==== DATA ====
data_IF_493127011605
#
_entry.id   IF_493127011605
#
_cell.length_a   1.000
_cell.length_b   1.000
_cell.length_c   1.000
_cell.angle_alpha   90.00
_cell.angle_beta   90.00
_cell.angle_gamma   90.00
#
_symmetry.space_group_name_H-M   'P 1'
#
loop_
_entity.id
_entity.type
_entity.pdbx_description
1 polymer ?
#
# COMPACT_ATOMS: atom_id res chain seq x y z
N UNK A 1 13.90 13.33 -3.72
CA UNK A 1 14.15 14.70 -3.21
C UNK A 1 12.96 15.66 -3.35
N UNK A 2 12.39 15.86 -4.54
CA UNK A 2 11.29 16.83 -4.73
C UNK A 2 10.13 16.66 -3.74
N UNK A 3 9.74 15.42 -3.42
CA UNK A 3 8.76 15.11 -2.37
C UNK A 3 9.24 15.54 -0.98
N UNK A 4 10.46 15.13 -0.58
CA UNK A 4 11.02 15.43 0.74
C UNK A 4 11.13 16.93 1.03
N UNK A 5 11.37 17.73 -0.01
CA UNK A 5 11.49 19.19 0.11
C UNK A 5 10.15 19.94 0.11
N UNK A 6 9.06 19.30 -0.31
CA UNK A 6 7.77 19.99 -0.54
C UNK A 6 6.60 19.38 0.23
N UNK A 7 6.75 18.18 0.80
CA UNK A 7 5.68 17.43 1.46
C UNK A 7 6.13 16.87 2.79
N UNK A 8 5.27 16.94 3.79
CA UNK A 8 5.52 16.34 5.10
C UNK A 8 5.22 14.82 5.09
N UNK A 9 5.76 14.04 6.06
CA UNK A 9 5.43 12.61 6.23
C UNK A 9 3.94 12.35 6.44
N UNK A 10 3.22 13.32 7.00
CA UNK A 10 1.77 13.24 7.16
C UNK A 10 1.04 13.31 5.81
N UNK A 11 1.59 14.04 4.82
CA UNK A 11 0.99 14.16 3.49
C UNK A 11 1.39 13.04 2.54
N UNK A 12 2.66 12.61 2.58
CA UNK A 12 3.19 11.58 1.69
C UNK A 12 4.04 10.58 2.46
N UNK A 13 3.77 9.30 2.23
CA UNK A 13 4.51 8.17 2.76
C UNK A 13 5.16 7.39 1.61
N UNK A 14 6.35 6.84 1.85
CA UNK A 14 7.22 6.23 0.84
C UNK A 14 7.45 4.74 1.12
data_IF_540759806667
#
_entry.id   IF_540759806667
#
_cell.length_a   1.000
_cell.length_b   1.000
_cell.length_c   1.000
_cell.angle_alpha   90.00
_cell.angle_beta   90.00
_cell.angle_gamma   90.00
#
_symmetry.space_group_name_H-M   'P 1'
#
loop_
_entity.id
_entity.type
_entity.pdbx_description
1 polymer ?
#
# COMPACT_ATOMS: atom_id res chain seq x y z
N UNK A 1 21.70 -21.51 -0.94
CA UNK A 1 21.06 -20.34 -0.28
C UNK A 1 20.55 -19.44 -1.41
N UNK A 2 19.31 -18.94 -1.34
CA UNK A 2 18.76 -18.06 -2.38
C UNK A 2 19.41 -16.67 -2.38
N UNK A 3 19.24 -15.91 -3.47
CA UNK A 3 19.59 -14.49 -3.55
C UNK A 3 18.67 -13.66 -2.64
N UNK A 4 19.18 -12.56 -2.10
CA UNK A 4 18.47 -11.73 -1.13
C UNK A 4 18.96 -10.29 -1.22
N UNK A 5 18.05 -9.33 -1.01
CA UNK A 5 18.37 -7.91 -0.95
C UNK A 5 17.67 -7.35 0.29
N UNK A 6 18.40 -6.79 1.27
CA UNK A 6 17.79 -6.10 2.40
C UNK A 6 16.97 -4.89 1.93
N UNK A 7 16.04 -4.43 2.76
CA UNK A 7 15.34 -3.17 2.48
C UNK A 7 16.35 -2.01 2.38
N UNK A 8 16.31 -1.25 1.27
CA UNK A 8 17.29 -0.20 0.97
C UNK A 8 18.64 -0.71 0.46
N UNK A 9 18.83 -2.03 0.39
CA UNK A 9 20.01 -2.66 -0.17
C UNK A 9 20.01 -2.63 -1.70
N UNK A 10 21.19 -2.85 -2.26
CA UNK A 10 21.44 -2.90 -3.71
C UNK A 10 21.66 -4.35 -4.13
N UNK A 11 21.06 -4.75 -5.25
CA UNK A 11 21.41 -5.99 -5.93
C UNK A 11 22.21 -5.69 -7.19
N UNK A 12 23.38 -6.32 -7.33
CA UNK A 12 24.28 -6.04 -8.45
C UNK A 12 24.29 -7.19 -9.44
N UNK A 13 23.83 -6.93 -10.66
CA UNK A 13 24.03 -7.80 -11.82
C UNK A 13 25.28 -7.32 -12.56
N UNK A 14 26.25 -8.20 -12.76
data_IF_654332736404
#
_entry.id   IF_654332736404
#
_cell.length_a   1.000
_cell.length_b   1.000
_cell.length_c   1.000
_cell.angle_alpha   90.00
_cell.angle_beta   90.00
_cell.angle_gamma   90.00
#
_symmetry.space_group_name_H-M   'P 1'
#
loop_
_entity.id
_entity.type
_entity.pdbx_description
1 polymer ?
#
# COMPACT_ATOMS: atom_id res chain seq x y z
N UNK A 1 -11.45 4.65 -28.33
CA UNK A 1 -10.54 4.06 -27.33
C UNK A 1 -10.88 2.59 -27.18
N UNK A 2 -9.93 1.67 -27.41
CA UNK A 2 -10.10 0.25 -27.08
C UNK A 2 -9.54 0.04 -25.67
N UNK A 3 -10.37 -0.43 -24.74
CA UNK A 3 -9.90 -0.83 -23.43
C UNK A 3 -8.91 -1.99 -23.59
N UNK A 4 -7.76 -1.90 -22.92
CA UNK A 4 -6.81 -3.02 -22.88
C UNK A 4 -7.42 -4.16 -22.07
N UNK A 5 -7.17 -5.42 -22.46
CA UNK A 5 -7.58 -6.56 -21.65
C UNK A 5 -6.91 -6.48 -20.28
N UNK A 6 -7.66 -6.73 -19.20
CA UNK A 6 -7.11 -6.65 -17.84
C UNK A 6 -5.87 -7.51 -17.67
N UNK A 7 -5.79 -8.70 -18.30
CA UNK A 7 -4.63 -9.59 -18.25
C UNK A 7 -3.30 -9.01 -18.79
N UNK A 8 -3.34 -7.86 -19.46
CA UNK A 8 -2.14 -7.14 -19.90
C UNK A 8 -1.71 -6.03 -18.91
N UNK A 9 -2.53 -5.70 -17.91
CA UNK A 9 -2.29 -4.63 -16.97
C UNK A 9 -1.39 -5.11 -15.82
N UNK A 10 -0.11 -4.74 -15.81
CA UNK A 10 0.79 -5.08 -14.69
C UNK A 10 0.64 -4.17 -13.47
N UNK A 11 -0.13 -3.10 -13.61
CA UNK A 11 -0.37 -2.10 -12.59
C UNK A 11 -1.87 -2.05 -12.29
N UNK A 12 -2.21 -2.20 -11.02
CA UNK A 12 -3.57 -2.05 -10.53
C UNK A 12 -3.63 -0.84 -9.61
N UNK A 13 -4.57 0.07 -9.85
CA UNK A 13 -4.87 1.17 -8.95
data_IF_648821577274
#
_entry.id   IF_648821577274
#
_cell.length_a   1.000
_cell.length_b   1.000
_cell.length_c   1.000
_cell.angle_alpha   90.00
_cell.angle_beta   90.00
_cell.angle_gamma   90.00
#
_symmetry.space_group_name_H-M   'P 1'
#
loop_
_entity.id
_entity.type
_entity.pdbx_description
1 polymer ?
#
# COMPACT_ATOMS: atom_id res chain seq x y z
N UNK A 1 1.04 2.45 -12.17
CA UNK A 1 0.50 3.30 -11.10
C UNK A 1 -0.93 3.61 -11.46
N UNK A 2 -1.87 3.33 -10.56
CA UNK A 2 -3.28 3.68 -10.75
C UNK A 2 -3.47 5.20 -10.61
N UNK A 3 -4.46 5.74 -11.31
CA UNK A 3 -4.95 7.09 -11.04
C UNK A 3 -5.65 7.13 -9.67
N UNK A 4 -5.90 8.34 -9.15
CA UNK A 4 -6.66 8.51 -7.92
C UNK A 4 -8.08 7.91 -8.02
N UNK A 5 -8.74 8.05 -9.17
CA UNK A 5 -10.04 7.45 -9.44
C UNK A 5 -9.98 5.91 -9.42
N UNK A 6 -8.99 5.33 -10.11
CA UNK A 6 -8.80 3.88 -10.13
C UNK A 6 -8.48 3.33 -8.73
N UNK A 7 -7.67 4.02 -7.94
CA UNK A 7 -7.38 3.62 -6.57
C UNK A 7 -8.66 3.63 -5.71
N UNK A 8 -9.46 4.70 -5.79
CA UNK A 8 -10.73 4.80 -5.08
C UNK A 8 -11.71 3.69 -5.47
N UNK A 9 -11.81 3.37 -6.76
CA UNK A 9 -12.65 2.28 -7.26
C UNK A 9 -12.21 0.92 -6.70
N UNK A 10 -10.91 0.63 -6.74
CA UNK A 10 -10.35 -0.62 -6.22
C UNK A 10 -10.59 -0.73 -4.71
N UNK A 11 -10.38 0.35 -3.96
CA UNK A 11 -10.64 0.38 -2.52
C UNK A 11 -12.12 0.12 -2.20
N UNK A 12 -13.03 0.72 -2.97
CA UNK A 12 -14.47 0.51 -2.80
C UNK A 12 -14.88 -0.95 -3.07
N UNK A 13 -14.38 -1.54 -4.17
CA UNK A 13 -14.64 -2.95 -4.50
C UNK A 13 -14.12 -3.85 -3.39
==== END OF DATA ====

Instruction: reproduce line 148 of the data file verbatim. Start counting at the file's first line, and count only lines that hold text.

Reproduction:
C UNK A 2 -9.54 0.04 -25.67